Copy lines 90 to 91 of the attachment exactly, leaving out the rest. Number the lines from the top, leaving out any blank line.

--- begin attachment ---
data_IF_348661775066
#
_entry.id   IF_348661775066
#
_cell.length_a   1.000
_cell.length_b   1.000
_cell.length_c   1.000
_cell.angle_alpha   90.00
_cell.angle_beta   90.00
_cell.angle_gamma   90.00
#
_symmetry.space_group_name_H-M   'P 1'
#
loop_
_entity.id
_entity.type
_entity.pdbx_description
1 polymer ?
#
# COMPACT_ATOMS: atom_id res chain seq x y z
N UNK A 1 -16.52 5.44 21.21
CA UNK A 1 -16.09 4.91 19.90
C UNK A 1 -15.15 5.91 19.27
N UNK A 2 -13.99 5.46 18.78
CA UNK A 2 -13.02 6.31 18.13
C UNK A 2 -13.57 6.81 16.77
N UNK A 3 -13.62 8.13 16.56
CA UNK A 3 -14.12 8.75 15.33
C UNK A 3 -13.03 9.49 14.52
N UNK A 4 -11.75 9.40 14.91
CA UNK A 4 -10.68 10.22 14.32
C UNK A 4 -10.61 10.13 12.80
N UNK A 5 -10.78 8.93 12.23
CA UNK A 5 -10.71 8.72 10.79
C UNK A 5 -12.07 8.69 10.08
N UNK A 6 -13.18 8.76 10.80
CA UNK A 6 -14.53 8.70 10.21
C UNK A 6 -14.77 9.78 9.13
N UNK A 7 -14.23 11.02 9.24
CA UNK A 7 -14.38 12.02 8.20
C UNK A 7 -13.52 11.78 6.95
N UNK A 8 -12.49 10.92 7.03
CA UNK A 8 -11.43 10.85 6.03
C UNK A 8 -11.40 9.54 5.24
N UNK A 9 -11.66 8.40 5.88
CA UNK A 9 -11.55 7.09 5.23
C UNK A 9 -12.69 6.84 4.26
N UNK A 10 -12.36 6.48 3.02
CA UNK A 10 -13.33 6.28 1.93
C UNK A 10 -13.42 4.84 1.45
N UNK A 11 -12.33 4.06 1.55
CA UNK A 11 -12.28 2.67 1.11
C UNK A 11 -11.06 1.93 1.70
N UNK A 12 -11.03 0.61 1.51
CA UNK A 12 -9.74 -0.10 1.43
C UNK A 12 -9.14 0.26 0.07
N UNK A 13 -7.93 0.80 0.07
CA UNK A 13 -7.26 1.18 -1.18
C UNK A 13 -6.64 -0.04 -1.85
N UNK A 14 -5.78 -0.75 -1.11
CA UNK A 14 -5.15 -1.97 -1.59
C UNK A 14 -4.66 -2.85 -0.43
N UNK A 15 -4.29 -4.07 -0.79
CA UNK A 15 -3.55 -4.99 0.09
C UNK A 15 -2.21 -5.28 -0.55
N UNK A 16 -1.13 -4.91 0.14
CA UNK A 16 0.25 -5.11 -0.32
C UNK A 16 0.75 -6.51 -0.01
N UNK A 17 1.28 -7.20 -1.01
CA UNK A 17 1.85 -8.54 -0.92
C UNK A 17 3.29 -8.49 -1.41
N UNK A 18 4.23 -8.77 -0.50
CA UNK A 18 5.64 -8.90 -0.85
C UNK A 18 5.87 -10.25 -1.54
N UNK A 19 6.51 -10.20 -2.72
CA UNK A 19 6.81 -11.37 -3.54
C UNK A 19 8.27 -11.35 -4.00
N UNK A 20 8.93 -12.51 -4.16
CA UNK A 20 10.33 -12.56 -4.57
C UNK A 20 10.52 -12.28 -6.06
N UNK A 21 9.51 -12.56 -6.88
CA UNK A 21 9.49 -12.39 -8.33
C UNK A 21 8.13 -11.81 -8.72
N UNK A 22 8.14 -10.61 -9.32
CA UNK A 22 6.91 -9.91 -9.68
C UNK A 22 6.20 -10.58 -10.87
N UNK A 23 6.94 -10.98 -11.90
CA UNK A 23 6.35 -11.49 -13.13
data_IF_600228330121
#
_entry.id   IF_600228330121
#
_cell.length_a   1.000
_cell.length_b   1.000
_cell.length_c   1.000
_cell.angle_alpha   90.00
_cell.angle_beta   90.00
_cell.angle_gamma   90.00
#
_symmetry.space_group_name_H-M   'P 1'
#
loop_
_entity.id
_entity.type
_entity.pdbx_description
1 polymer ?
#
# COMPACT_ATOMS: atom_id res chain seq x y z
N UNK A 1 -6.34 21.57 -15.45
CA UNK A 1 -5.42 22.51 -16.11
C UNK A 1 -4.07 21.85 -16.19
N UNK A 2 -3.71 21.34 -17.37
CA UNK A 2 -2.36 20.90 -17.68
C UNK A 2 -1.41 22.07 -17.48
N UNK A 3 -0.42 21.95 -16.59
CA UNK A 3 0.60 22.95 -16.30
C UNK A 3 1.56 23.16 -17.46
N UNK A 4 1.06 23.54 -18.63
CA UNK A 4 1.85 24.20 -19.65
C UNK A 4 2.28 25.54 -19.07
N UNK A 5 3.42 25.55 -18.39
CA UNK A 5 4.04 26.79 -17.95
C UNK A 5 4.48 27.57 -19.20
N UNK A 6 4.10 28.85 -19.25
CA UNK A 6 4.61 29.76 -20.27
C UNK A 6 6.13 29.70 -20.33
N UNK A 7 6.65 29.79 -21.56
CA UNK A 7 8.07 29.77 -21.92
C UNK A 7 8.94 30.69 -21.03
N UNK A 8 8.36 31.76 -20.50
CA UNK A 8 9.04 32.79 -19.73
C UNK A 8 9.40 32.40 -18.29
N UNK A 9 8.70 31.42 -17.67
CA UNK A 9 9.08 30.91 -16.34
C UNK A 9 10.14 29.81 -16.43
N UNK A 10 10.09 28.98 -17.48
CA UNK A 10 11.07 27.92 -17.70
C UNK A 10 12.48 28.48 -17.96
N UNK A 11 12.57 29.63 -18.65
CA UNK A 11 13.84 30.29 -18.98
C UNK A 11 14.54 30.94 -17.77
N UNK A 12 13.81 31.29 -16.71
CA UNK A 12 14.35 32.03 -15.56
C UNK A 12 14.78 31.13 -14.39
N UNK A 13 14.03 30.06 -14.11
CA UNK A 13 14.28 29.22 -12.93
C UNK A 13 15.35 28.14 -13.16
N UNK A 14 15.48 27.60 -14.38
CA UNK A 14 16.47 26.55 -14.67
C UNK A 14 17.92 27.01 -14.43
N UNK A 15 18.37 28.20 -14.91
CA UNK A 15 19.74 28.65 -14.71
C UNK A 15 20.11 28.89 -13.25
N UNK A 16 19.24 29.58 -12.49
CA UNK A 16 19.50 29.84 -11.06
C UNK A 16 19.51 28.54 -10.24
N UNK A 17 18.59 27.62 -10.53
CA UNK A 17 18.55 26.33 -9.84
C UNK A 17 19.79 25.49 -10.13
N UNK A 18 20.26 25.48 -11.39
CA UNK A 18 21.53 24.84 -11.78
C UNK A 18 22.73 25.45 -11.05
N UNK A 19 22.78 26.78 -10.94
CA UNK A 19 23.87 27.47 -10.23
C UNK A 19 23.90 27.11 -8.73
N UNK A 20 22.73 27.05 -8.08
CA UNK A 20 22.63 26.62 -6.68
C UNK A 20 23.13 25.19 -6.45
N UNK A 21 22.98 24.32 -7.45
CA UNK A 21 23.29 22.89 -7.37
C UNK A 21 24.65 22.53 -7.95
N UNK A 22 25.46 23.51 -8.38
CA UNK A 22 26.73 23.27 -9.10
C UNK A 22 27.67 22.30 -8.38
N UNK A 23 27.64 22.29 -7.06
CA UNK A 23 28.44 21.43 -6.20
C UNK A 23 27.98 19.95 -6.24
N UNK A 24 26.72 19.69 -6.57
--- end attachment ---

#
_entry.id   IF_600228330121